The ongoing skirmish between Police Minister Poto Williams and National's police spokesman Mark Mitchell has now made it into the usually cordial turf of Parliament's cafeteria, according to Mitchell.
Mitchell tweeted last night he had stopped to talk to Labour MP Greg O'Connor about the Parliamentary rugby team in Parliament's cafe, Copperfields. His tweet said that Williams was at the same table as O'Connor and O'Connor told him he could not sit down.
"He then told me the reason was they don't like me holding the Minister to account. Intense."
Labour MP Greg O'Connor. Photo / supplied
O'Connor, the former head of the Police Association, has been asked for comment on whether he agrees with Mitchell's version of events. Williams' office has also been contacted.
Mitchell would not comment on whether Williams said anything during the conversation.
However, on Newstalk ZB's Mike Hosking Breakfast, Mitchell said he left in disgust and texted O'Connor to ask for an apology.
"It's disgraceful. I've got a job to do, I'm the opposition, Poto Williams is the minister. It's my job to hold her to account. When we leave the debating chamber and go into Copperfields, we are civil to each other, we are polite to each other, we have friendships across the House.
"To be told I couldn't sit at a table and the reason is they don't like the way I'm holding the minister to account is outrageous. It's symptomatic of a government that feels [it has] to control everything."
Minister Megan Woods was on ZB with Mitchell, but said she did not know what had happened in the exchange so could not comment.
Copperfields is considered neutral turf at Parliament – the cafe used by MPs, staff and others at Parliament, including the media. An informal Fight Club rule also usually applies: you don't talk about what happens in Copperfields – although sometimes MPs have revealed who they saw talking to whom.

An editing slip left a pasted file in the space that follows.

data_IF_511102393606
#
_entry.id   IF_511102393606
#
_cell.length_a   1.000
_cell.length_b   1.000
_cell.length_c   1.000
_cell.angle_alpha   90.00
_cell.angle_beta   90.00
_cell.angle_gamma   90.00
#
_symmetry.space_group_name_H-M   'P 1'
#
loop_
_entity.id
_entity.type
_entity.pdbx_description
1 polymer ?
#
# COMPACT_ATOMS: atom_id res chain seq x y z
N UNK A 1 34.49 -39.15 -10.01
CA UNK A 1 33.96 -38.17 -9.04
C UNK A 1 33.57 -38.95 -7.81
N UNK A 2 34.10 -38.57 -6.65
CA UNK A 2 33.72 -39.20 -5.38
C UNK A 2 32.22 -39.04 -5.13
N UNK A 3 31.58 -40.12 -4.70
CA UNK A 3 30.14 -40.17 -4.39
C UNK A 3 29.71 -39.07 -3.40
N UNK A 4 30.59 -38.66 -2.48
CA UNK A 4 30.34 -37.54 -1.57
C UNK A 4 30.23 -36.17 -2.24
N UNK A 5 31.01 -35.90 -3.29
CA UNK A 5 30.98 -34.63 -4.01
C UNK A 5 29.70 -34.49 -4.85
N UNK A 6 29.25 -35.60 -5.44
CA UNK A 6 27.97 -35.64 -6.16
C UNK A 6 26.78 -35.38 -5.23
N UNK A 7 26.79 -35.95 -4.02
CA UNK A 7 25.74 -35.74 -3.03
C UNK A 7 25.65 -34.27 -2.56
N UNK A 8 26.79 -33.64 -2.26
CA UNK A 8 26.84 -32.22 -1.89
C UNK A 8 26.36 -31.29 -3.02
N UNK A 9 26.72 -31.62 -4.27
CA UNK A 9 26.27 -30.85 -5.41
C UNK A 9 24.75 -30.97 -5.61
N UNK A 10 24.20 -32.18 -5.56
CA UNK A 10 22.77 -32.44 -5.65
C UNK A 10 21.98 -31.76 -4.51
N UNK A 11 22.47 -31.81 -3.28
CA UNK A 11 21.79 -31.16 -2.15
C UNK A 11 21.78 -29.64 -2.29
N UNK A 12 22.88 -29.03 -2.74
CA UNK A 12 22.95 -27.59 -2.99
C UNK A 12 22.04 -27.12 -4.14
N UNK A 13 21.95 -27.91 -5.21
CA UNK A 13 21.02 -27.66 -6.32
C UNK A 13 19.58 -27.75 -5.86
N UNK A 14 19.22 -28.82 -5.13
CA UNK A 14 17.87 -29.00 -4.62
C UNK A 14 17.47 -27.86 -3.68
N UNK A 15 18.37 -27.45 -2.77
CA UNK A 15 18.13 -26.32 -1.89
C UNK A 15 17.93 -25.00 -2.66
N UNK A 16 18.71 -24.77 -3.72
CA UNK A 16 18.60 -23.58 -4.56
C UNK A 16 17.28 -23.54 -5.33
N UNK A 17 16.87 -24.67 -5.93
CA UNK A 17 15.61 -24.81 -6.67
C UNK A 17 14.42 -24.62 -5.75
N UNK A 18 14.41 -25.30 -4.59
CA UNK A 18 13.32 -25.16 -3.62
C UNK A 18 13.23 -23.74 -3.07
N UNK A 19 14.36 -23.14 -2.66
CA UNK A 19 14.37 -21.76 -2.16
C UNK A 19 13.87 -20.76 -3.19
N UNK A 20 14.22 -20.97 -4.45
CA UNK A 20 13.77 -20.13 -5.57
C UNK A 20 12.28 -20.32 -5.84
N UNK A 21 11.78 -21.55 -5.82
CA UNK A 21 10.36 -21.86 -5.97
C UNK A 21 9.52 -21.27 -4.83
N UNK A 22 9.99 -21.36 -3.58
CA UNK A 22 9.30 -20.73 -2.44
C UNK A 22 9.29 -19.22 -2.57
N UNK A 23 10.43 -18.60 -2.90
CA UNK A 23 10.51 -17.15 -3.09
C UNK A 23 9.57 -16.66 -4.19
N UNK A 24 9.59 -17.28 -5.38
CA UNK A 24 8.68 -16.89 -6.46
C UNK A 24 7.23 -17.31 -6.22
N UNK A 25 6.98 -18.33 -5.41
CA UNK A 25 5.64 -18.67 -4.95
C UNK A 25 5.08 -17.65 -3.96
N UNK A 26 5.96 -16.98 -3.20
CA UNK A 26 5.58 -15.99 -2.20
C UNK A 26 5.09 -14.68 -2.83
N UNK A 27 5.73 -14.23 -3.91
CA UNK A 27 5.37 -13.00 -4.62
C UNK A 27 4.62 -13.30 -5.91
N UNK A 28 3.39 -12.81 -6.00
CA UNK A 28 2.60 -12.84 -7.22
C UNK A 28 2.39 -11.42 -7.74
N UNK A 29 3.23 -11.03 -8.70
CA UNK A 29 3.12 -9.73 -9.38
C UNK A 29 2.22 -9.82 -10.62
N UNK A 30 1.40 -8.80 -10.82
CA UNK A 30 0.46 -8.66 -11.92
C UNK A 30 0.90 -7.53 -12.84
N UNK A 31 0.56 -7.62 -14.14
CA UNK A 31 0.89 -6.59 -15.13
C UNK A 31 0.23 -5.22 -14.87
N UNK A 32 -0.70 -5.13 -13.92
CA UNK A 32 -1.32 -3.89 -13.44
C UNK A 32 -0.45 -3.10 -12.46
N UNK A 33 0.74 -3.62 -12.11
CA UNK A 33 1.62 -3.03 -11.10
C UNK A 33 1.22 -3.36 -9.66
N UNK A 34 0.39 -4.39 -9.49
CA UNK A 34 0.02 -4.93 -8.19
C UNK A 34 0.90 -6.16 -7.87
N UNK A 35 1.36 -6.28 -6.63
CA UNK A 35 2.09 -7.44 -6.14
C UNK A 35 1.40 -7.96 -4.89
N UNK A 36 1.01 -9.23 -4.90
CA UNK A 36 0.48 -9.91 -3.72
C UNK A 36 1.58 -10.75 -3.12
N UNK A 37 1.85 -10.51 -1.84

It follows weeks of Mitchell tackling Williams over the portfolio and repeatedly claiming she was too "soft on crime" and not giving Police enough powers to tackle gangs and gun violence.
It is the latest in the sometimes testy exchanges involving the two – last week in Parliament, Williams accused Mitchell of using "gendered language" with the "soft on crime" accusation – although successive National MPs have accused Labour of being soft on crime, regardless of the gender of the police minister.
Mitchell has also objected to Williams refusing him permission to meet Police Commissioner Andrew Coster and district commanders - which Williams said was because she believed Police were "too busy".
Police Minister Poto Williams. Photo / Mark Mitchell
On Sunday, Williams announced a $562 million spend on the police, the courts and Corrections – the bulk of which was for police. She also announced that the Government was working on a package to help businesses protect themselves from ram raids after a surge in ram raids on shops in Auckland. The details for that are still being worked through.
That included funding to keep police numbers at the level of at least one officer for every 480 people in the population and to provide more intensive training to police officers to deal with firearms incidents.